A few months ago we explored the benefits of tai chi for seniors. The martial art has a draw for those in their golden years because it does not incorporate high-impact or highly aerobic exercise. However, the benefits of the martial art extend beyond simply being gentle, and regularly participating can improve nearly every aspect of one’s life.
What Is Tai Chi?
Tai chi is an ancient martial art, significantly slower than karate or taekwondo. It focuses on controlled breathing in conjunction with slow and deliberate movement, incorporating a meditative state of mind. Tai chi has its roots in ancient China, though it has evolved over thousands of years to become the “meditation in motion” it is today.
Those who practice tai chi do so for a variety of reasons. One of the most prominent is to create harmony between the mind and body. This in turn leads to stimulated health and rehabilitation. The exercise is mild yet still invigorates the body, mind, and spirit, making it a great fit for all ages and levels of strength.
Though tai chi has been called an internal martial art, its benefits affect every aspect of body and mind. It is ideal for improving balance, strength, and endurance and even has positive effects on sleep quality and social activity.
The Benefits of Tai Chi for Seniors
The benefits of tai chi cannot be overstated, no matter one’s age. Tai chi offers many positive effects of a wide variety. Millions of people have found improved lifestyles by adopting the gentle and graceful movements of the martial art. If you are considering a new hobby, tai chi may be just the one.
Improved Core Strength and Balance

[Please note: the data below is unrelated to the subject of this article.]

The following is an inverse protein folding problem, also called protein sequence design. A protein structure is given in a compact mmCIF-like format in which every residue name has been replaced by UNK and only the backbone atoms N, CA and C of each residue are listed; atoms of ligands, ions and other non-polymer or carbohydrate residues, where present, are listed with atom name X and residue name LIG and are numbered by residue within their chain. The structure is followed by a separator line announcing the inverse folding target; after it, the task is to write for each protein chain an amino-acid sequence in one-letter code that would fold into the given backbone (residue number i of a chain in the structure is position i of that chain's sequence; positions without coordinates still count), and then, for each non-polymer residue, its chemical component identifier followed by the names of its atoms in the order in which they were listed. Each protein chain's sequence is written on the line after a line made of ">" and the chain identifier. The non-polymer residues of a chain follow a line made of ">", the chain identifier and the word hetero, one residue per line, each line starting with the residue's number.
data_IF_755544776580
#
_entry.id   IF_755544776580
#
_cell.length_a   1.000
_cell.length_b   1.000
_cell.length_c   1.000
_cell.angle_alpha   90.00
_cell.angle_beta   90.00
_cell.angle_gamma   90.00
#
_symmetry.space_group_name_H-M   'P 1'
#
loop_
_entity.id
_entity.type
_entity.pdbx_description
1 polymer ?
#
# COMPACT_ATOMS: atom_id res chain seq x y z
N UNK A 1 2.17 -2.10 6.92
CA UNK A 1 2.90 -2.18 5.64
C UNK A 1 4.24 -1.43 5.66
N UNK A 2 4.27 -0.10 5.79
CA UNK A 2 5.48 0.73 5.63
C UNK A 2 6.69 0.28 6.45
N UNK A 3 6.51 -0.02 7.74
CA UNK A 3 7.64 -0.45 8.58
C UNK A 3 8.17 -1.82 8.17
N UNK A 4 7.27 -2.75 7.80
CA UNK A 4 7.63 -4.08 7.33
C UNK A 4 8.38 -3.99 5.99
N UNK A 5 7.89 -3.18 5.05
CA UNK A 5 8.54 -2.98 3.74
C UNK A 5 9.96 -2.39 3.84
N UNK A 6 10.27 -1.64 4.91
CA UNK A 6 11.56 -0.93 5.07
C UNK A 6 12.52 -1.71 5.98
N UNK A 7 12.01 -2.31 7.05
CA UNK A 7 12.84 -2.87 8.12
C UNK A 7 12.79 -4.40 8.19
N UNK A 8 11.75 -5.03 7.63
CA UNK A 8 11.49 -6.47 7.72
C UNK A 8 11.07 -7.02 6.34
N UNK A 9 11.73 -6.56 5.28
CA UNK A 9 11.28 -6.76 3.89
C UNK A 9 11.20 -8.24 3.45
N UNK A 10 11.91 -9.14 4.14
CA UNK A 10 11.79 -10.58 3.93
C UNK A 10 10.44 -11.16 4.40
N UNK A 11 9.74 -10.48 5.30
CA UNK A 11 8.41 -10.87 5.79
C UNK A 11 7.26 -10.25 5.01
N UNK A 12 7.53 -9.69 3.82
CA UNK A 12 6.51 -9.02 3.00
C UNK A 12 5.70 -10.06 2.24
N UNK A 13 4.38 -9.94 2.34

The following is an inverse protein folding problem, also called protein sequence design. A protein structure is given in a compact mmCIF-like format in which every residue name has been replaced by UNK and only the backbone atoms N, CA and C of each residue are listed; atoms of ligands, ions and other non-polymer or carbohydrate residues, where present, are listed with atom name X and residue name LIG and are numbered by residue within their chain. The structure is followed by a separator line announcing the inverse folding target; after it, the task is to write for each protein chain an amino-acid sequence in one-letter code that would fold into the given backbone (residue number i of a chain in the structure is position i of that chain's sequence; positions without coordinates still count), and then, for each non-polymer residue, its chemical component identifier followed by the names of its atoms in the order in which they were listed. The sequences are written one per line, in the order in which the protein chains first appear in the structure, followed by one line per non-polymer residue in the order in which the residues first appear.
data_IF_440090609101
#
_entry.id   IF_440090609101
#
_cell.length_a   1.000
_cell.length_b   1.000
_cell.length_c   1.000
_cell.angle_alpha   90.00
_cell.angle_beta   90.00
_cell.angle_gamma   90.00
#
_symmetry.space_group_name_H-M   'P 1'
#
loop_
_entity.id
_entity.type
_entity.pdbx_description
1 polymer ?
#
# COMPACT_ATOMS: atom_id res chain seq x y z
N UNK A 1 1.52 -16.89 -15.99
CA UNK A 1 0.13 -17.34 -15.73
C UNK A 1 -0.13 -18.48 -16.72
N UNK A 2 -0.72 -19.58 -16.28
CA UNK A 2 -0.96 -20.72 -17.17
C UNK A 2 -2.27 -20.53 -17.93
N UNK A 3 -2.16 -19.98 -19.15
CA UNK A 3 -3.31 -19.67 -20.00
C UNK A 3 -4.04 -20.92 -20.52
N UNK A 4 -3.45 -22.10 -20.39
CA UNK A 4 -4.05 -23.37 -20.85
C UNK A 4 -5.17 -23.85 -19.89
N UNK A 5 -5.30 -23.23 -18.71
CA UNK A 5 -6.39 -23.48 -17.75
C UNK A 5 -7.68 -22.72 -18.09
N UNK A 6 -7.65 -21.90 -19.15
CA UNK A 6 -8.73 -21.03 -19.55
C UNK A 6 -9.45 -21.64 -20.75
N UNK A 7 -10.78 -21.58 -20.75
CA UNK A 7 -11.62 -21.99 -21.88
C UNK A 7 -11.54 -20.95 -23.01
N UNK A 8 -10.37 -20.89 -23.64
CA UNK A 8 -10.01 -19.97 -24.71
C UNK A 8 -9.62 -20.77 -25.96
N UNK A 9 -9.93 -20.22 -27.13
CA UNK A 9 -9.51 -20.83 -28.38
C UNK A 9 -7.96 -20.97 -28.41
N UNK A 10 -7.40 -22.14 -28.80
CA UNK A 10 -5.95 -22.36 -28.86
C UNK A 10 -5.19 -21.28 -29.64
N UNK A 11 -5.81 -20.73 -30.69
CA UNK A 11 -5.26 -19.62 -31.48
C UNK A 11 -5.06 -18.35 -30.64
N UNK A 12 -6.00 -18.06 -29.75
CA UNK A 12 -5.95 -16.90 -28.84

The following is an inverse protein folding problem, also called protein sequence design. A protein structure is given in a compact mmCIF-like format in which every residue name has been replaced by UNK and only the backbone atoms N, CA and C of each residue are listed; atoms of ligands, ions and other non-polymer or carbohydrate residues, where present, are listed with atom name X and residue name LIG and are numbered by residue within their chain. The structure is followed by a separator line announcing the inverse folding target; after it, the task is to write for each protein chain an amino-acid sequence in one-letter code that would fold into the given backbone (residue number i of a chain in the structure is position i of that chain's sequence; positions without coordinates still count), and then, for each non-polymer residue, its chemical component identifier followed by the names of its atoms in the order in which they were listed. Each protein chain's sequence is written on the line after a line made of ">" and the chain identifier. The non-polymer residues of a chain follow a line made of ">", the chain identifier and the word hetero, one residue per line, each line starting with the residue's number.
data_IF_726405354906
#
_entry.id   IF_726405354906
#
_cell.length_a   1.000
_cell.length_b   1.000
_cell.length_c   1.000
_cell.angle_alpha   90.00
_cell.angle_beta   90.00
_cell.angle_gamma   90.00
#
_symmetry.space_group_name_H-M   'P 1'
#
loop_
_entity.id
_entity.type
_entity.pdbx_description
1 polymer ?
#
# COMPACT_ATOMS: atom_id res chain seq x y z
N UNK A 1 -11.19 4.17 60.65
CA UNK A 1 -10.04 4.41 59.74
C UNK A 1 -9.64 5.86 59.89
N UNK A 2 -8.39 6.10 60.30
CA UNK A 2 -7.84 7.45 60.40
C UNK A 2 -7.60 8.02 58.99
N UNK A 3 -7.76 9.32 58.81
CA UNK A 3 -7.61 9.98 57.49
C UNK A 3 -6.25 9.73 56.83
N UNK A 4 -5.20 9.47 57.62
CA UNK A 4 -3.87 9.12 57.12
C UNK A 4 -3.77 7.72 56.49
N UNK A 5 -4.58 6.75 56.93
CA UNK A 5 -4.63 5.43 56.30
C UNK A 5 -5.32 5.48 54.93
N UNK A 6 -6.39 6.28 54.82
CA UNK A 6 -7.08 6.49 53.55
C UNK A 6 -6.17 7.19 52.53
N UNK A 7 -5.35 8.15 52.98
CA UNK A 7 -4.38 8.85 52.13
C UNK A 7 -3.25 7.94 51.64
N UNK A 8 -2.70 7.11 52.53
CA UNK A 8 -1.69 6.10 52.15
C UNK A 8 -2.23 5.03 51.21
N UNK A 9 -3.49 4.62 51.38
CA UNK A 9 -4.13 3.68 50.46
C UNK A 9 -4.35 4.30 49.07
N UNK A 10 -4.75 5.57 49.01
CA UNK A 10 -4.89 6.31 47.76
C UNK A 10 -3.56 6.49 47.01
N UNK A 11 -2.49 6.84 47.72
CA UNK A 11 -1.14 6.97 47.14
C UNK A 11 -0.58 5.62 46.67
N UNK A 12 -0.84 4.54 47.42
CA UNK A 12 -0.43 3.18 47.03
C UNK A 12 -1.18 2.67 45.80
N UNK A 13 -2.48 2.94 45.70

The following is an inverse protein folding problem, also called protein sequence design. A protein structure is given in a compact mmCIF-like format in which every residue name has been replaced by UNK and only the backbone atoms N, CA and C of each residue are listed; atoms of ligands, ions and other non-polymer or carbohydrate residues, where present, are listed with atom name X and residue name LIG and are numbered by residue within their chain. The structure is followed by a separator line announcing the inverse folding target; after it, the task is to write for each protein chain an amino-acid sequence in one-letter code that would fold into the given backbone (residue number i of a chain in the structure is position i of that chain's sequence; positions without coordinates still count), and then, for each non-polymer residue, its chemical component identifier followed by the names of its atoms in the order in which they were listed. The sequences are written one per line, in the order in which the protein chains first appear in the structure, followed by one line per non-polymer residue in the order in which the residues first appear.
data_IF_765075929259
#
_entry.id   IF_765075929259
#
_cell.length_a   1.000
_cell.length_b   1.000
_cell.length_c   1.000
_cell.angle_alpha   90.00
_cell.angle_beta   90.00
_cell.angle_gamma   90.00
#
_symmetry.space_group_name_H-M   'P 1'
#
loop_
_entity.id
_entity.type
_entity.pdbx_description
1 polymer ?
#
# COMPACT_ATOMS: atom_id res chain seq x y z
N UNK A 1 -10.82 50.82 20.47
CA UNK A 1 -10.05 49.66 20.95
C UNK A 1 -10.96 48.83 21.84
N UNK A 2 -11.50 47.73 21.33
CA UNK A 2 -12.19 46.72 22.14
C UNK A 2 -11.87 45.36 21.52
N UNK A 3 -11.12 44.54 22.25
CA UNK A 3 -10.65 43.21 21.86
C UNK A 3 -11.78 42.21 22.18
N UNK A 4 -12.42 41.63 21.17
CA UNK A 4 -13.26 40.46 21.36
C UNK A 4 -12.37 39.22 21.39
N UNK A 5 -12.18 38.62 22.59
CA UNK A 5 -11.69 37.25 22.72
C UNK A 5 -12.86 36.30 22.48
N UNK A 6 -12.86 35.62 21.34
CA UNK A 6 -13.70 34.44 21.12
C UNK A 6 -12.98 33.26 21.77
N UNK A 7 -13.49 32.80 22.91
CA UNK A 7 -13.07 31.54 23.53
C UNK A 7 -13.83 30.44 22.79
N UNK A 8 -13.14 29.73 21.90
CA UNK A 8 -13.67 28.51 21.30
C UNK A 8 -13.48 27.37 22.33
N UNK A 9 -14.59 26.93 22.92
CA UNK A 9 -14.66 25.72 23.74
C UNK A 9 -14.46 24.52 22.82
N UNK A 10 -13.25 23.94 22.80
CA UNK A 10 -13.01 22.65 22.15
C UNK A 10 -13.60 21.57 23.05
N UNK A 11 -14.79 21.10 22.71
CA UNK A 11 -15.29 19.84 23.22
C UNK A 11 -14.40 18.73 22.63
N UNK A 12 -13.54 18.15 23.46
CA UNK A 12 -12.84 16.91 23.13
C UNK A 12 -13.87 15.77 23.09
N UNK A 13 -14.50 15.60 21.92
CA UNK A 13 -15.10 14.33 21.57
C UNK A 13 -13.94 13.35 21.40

The benefits of tai chi for balance are well-documented. Practicing the martial art improves core strength, minimizing the risk of falling and getting hurt by at least 50%. Regularly participating in tai chi also helps seniors improve their hand-eye coordination and spatial awareness. This keeps seniors safe and improves their quality of life.
A Healthier Heart
Because tai chi is a form of meditation, it focuses heavily on correct breathing in addition to the gentle movements that are more visible. This means that even though tai chi isn’t particularly aerobic exercise, it is quite good for the heart. In addition to relaxing the other muscles, it can lower blood pressure, lower triglyceride levels, reduce inflammation, and increase levels of “good” cholesterol. Your physician may recommend the heart-healthy benefits of tai chi to strengthen your cardiovascular system if you have had a heart attack in the recent past.
Tai chi is a form of meditation in motion. It is designed to help minimize internal turmoil, including anxiety, stress, and depression. The inner peace facilitated by practicing tai chi can significantly improve the quality of seniors’ sleep. Participating in the martial art also boosts energy levels during the day, so when the day is done, the lingering effects of insomnia are mitigated, resulting in a more restful night.
Improved posture has been shown to improve other aspects of human health including circulation and respiration. The benefits of tai chi on how one carries oneself are impressive. Those who regularly practice it gently hone and strengthen their muscles, especially those in the core which keep them upright. This in turn improves posture. With better posture, seniors can expect to breathe more freely and age more gracefully.
Reduced Chronic Pain
Chronic pain is a difficult burden to live with. Conditions like rheumatoid arthritis, osteoarthritis, and fibromyalgia can significantly inhibit daily activities and lead to near-perpetual pain. Tai chi has been shown to mitigate the effects of chronic conditions, probably by loosening up the joints and muscles.
Improved Mental Health
In the aforementioned study about tai chi and chronic pain, it was also shown that the study group that participated in regular tai chi had fewer depression symptoms. This was true even when the martial art was only practiced for one hour twice a week.
As is the case with most new hobbies, tai chi can also introduce seniors to groups of like-minded people. The benefits of tai chi groups are many because those who participate are proactively active in addition to sharing a common interest. Tai chi groups usually have participants of varying skill levels, so there are plenty of opportunities to learn and to teach. Whether you are learning tai chi for the first time or reinvigorating an old skill, joining a group can revitalize social activity that is both personal and individualized.